After forming the structures 44 or 94 described above on the wafer 34, individual nozzle plates/substrate assemblies may be excised from the semiconductor wafer 34 containing a plurality of nozzle plate/substrate assemblies. Each nozzle plate/substrate assembly is then electrically connected to the flexible circuit or TAB circuit 42 (FIG. 1) and the nozzle plate/substrate assembly is attached to the cartridge body 12 using a die attach adhesive. The nozzle plate/substrate assembly can be attached to the cartridge body 12 in the chip pocket 18 as described above with reference to FIG. 1. In an exemplary embodiment, the die attach adhesive seals around the edges of the semiconductor substrate 14 to provide a liquid tight seal to inhibit ink from flowing between edges of the substrate 14 and the chip pocket 18.

The die attach adhesive used to attach nozzle plate/substrate assembly to the cartridge body 12 can be an epoxy adhesive such as a die attach adhesive available from Emerson & Cuming of Monroe Township, N.J. under the trade name ECCOBOND 3193-17. In the case of a nozzle plate/substrate assembly that requires a thermally conductive cartridge body 12, the die attach adhesive can be a resin filled with thermal conductivity enhancers such as silver or boron nitride. An exemplary thermally conductive die attach adhesive is POLY-SOLDER LT available from Alpha Metals of Cranston, R.I. A suitable die attach adhesive containing boron nitride fillers is available from Bryte Technologies of San Jose, Calif. under the trade designation G0063. In an exemplary embodiment, the thickness of adhesive ranges from about 25 microns to about 125 microns. Heat is typically required to cure the die attach adhesive and fixedly attach the nozzle plate/substrate assembly to the cartridge body 12.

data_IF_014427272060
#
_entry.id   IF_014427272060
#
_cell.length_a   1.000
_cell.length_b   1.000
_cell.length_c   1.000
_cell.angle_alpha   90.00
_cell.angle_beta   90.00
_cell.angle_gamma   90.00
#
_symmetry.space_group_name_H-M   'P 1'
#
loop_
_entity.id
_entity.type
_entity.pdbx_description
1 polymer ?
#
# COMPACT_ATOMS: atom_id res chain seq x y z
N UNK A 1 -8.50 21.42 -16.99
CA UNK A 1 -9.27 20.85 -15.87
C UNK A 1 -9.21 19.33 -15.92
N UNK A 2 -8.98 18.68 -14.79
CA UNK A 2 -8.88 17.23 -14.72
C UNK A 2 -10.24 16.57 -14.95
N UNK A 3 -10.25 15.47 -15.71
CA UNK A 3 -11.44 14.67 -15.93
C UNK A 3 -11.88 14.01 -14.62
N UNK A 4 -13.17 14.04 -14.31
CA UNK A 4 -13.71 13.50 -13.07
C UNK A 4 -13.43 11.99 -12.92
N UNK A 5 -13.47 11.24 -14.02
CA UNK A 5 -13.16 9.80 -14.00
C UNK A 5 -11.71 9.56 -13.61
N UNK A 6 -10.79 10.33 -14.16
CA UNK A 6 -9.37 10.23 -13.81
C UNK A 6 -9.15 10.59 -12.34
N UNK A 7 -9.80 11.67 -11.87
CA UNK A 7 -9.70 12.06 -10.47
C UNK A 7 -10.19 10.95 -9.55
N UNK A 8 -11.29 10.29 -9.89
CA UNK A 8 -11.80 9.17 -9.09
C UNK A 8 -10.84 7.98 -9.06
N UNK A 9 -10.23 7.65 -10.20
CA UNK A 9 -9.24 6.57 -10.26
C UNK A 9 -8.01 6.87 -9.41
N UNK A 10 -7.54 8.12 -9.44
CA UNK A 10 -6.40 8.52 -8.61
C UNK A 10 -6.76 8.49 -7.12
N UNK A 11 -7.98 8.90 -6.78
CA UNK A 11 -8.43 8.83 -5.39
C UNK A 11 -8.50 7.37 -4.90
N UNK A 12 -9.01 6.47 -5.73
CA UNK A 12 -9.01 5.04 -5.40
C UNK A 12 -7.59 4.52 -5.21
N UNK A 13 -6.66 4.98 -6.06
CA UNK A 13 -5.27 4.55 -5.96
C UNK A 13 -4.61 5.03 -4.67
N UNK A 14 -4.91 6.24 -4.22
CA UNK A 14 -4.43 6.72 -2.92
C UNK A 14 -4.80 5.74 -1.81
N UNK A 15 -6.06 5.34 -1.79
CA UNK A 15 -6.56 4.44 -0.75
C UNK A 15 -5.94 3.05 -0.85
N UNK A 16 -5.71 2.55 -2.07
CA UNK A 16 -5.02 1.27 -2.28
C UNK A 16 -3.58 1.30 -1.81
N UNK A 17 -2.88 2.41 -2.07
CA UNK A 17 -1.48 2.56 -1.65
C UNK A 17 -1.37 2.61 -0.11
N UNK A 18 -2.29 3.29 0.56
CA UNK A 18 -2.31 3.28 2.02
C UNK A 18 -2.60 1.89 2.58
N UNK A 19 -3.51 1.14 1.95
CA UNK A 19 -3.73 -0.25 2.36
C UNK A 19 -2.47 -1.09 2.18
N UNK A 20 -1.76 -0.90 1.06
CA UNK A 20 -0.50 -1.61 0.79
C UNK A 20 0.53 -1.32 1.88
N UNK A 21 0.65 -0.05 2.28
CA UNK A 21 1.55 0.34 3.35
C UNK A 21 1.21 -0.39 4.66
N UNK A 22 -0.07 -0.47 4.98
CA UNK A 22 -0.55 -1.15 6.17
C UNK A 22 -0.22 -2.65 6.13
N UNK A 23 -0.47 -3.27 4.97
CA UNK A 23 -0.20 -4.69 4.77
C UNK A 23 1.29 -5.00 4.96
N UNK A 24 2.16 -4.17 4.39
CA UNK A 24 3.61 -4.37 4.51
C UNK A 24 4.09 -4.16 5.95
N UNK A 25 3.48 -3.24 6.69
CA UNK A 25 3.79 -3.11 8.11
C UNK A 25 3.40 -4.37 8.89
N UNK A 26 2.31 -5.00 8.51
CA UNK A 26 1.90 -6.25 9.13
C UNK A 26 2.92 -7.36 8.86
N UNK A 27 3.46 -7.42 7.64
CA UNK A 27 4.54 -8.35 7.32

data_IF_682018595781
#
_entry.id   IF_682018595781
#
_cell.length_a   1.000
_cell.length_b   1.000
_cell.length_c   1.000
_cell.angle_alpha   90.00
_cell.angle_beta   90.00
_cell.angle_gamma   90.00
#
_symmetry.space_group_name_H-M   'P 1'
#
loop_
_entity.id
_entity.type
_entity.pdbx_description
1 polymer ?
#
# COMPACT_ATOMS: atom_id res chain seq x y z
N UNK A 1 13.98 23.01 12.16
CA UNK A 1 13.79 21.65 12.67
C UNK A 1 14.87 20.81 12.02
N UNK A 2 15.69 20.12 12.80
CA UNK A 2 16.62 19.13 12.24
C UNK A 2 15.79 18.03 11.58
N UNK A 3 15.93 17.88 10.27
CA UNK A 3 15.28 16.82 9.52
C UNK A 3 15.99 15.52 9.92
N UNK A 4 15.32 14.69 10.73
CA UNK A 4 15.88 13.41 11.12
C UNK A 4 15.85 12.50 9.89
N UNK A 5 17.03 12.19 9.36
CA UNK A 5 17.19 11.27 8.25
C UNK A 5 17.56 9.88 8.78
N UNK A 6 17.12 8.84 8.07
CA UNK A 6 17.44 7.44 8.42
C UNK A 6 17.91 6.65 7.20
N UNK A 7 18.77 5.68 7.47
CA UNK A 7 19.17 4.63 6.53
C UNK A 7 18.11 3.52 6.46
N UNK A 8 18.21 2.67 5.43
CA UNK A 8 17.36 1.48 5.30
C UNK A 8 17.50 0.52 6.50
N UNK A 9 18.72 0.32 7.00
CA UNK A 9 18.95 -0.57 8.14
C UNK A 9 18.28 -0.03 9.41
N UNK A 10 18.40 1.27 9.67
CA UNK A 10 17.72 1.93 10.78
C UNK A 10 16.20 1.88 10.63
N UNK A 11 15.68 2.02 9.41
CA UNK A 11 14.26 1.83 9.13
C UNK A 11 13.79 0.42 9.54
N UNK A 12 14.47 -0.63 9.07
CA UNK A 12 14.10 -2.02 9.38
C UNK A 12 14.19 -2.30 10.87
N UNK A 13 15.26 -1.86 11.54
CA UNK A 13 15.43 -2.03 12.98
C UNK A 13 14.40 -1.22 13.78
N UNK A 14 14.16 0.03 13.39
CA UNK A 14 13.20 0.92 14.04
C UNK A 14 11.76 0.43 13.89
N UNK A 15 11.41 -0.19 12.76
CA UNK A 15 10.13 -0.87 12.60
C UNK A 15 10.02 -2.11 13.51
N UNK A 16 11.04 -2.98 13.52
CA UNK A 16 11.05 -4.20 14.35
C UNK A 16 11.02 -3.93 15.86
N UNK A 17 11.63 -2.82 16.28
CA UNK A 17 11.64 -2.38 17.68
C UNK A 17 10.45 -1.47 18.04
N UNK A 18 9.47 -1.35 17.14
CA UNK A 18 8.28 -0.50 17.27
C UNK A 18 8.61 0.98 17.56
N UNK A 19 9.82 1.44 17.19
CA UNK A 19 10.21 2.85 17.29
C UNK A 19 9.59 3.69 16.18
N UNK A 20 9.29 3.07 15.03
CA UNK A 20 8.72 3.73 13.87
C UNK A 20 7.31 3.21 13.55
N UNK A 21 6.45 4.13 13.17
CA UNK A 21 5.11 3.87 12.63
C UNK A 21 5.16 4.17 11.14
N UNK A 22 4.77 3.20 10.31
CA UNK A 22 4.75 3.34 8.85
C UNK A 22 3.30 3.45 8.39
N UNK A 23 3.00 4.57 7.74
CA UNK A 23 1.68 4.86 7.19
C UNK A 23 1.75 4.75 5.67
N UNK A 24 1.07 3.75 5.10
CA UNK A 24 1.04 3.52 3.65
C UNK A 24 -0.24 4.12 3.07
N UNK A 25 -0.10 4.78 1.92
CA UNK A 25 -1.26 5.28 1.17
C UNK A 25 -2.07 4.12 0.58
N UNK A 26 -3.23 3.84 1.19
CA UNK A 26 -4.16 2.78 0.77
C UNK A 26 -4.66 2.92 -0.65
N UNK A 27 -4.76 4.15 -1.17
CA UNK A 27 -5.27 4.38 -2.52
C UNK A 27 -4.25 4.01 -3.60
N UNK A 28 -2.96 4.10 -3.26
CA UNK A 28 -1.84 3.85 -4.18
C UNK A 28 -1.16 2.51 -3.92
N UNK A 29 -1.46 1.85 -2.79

Once the nozzle plate/substrate assembly is attached to the cartridge body 12, the flexible circuit or TAB circuit 42 is attached to the cartridge body 12 as by use of a heat activated or pressure sensitive adhesive. Exemplary pressure sensitive adhesives include, but are not limited to phenolic butyral adhesives, acrylic based pressure sensitive adhesives such as AEROSET 1848 available from Ashland Chemicals of Ashland, Ky. and phenolic blend adhesives such as SCOTCH WELD 583 available from 3M Corporation of St. Paul, Minn. In an exemplary embodiment, the pressure sensitive adhesive has a thickness ranging from about 25 to about 200 microns.

It will be appreciated that spray-coating techniques as described above may reduce the time needed to make micro-fluid ejection head structures 44 or 94 by enabling wafer level processing of multiple structures at one time. As the wafer sizes increase to provide more structures 44 or 94, the process time savings may be even larger.